NORTH DELTA — Welcome to Quadrant B of our 75th anniversary All-Time B.C. High School Boys Basketball Tournament Bracket.
We have posted the complete bracket featuring all 32 first round results right here at VarsityLetters.ca, and we will include that same bracket with each of our in-depth looks at all four quadrants. (See bottom)
VarsityLetters.ca did not take part in the team selections nor the fantasy outcomes.
Next week’s second-round results will like run either Tuesday or perhaps Wednesday. Stayed tuned for further details on the actual release date.
(at Vic High)
No. 1 Kelowna (2016) No. 16 St. George’s (2009)
The skinny — The Owls made one of the truly impressive runs to the title in 2016, capping a season in which they were a wire-to-wire No. 1 behind the play of tournament MVP Grant Shephard who scored 36 points and grabbed 22 rebounds in an 87-72 title-game win over the Tamanawis Wildcats.
The St. George’s Saints arrived at the provincial tournament seven years prior in a uniquely different position. As part of the tournament’s now-defunct 20-team play-in format, the Saints became the first-and-only team to win five straight bracket games to capture the title, winning it in a most dramatic way, getting a game-winning shot from Emerson Murray with 2.6 seconds remaining for a 63-62 win over arch-rival Vancouver College.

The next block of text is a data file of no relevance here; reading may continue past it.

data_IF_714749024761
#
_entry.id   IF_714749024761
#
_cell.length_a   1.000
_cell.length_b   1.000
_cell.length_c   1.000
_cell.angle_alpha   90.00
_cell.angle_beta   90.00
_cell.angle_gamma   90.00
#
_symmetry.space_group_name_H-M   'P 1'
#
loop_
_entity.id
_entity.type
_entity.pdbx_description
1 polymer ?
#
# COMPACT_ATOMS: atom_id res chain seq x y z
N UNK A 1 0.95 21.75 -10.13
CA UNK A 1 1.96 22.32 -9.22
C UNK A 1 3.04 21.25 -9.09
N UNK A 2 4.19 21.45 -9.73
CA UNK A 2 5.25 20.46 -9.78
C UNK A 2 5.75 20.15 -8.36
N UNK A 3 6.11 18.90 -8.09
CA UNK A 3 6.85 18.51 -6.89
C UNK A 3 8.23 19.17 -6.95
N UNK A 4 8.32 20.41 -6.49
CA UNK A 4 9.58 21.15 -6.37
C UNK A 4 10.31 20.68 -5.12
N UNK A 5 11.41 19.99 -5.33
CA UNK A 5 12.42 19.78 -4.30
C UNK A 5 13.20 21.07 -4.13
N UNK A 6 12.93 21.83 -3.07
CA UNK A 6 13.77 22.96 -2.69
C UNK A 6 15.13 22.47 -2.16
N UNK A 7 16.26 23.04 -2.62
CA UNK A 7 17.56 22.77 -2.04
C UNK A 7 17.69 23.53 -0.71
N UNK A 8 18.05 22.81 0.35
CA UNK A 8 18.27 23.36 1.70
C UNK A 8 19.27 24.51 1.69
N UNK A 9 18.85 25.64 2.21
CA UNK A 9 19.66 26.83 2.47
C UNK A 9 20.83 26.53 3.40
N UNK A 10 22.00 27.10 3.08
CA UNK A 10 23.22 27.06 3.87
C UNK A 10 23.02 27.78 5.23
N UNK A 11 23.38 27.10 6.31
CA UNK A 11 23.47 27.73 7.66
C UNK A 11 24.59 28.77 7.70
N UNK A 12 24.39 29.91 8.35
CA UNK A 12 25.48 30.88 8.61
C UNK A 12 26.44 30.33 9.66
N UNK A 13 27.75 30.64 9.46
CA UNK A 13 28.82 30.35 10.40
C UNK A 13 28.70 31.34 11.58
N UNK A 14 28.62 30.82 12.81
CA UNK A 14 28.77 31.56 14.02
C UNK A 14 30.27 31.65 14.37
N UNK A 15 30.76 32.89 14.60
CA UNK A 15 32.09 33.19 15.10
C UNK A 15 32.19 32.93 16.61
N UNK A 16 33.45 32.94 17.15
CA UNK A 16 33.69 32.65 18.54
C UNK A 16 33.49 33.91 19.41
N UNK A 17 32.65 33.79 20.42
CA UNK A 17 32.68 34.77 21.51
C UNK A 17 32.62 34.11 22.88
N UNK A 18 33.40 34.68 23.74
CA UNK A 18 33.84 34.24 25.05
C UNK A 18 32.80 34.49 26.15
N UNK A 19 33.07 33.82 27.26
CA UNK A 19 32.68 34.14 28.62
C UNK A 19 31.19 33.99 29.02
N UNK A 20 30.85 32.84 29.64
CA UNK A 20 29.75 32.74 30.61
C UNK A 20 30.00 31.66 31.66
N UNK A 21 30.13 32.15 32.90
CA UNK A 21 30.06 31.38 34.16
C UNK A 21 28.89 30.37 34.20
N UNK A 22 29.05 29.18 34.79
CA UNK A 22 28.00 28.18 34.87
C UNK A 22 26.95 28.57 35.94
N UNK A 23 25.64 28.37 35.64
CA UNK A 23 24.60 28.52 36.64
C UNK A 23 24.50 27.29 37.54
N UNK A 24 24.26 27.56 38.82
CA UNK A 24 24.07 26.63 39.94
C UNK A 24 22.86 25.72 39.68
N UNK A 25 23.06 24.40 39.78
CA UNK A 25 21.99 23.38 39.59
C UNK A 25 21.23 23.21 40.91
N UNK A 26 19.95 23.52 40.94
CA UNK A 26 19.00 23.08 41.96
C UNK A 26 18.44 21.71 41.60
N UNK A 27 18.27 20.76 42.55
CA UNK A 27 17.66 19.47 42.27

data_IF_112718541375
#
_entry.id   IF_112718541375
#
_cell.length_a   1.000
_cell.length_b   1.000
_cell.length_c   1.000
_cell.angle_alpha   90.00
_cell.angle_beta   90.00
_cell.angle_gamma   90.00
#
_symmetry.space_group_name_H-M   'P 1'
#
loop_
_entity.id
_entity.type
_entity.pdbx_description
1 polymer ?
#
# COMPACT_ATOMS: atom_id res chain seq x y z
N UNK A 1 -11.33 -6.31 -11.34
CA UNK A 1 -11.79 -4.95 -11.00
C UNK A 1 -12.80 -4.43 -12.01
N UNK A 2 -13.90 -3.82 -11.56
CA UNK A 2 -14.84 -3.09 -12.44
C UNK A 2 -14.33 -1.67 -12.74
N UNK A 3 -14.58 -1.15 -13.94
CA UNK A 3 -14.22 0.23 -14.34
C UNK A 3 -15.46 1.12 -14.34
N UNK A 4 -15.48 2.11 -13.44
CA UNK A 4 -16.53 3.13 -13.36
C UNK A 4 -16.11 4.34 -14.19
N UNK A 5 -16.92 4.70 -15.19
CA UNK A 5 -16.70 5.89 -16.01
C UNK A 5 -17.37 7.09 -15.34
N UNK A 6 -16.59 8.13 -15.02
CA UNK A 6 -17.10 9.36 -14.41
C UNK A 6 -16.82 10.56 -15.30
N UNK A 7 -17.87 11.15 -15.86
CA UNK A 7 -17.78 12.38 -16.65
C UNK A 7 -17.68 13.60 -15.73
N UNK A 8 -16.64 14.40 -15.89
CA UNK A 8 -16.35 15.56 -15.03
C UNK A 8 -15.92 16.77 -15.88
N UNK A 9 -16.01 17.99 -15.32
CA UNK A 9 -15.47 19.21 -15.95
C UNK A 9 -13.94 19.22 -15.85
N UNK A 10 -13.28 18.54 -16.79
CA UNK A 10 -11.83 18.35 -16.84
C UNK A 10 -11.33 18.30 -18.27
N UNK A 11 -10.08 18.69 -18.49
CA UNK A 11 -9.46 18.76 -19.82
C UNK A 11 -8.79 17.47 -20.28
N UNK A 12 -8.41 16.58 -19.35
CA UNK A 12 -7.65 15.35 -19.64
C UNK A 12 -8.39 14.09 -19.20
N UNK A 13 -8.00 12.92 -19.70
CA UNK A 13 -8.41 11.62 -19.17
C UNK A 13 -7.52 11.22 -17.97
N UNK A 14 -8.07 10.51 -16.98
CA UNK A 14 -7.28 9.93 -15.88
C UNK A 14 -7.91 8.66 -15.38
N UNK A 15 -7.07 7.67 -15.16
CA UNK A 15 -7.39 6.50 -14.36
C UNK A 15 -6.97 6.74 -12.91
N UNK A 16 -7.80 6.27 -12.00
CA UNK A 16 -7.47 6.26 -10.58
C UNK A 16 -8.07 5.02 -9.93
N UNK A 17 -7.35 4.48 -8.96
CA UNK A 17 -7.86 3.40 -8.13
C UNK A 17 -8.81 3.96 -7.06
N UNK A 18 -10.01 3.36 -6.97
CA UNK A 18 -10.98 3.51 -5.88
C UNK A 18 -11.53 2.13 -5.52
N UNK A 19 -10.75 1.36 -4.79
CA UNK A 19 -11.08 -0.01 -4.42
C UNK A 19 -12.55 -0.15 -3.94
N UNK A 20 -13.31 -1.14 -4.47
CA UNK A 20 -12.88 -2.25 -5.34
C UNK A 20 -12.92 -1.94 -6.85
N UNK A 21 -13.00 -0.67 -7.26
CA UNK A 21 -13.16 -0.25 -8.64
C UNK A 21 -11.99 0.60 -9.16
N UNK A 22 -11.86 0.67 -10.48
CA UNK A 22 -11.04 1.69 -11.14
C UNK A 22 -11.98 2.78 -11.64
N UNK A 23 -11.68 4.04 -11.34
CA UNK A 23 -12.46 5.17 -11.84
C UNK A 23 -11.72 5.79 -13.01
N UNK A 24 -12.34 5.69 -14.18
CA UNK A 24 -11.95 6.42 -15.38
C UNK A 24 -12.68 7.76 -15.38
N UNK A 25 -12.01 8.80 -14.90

The finish was Hollywood all the way, yet our panel ruled in favour of a decisive Kelowna victory.
FINAL SCORE: Kelowna 87 St. George’s 71
No. 8 Magee (1961) No. 9 Lord Byng (1958)
The skinny — The Magee Blackshirts were about as untouchable as a team could be at a provincial tournament when they swept to victory 59 years ago.
Led by tournament MVP Brent Watson and fellow first-team all-star Mel Hoff, no one came within double digits of Magee at the 1961 tourney, one they capped with a 70-45 win over Semiahmoo.
The 1958 Lord Byng Grey Ghosts topped the Prince of Wales Walesmen 36-33 in the ’58 title game, the only contest to ever feature opposing Vancouver city public schools in a top-tiered boys final.
While Ed Gushue, Keith Hartley and the rest of the Ghosts gave a fair account of themselves in their fantasy match-up, the panel gave Magee a slight edge in the No. 8-9 matchup.
FINAL SCORE: Magee 59 Lord Byng 51
No. 5 Aldergrove (1995) No. 12 Yale (2015)
The skinny — Playing in what your author has often times described as the most iconic gym in provincial history (at least the ones I have been in), the low-ceiling and the wall of noise inside the gym at the old Steveston Secondary School was unforgettable.